The Mystery of the Motor: Origin, Evolution, and Ecology of Bacterial Swimming

Swimming is a widespread strategy of many bacteria of vastly different lineages, and flagellar motility (swimming by means of a whip-like appendage) produces impressive results. Motile bacteria have distinct advantages over others in their environment – including antibiotic resistance, strategies against predation and viral lysis, and ability to respond to gradients. This comes at a metabolic cost, however, and is the reason behind a highly complex and step-dependent genetic assembly pathway. More intriguing – many bacteria have nearly identical and highly complex motors. How did such a complex machine come to be located in an otherwise simple organism? What secrets of evolution, ecology, and the origins of life can bacterial motility unlock?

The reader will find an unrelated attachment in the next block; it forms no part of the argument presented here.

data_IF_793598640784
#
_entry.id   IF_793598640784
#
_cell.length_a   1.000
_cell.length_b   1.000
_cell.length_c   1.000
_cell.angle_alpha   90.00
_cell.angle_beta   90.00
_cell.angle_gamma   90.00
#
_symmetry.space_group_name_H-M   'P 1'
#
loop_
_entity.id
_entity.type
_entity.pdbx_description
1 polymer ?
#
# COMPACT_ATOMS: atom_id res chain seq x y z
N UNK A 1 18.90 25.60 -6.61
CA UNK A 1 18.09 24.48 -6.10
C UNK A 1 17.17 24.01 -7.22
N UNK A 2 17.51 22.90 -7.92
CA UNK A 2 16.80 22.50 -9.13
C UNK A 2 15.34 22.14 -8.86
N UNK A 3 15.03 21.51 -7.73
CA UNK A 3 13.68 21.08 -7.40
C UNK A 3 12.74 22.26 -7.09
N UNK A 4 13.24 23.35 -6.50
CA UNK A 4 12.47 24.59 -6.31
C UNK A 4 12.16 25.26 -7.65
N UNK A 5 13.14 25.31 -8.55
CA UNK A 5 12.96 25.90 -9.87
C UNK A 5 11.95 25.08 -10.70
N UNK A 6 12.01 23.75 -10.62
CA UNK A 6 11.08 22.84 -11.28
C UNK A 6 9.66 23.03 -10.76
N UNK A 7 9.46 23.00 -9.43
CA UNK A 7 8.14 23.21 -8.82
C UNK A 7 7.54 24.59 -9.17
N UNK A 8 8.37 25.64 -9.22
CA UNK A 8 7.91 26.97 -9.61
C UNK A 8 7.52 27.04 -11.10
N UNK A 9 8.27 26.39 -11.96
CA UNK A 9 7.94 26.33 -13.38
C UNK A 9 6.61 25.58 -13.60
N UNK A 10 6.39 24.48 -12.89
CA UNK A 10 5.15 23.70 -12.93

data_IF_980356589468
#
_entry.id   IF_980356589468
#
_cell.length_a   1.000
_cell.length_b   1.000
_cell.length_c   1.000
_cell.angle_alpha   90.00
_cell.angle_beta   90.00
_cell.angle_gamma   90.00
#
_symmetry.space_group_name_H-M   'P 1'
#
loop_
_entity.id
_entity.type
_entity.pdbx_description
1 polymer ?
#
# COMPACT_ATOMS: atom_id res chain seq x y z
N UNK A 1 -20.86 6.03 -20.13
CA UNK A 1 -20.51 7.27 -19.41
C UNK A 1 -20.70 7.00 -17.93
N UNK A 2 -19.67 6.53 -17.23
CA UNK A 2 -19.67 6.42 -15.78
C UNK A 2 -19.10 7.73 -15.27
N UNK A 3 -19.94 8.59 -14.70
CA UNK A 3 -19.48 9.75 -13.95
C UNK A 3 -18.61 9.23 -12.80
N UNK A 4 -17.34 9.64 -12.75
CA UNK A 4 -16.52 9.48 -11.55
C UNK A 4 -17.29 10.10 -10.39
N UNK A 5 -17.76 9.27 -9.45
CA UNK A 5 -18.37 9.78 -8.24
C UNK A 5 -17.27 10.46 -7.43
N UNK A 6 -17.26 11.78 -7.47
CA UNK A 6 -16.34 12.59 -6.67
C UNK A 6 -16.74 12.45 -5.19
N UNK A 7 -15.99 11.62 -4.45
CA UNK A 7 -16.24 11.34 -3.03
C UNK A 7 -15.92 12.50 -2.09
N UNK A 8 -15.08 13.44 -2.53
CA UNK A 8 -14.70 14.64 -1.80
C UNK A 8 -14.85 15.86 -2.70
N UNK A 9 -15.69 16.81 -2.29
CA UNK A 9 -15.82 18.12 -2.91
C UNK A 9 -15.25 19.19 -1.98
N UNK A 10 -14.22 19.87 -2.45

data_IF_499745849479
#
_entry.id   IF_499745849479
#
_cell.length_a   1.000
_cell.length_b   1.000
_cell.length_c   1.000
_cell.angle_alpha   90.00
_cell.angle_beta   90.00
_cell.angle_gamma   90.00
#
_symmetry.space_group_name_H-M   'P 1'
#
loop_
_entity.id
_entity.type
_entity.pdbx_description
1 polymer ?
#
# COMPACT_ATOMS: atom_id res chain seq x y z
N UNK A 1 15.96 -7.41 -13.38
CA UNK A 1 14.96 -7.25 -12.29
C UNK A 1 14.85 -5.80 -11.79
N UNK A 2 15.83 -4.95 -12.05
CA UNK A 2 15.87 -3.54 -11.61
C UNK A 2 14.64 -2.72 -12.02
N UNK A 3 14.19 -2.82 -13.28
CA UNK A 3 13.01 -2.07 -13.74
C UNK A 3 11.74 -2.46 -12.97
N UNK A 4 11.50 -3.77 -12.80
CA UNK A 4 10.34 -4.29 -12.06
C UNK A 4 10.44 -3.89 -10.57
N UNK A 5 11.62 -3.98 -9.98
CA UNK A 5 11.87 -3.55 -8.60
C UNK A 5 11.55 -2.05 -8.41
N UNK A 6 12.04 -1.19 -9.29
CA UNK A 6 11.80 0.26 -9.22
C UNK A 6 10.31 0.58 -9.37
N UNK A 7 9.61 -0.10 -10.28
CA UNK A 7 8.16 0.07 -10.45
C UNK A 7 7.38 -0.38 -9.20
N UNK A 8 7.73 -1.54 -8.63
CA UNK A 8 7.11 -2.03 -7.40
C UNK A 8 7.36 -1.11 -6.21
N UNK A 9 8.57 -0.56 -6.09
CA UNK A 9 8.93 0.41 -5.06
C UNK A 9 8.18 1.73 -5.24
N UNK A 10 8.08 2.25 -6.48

Join us in a discussion of bacterial motility, with a focus on marine systems, led by UW graduate student Max Showalter as we talk about the mystery of the motor. Meet us at Ada’s Technical Books (425 15th Ave. E), this Wednesday, Dec 2nd at 7:30 PM.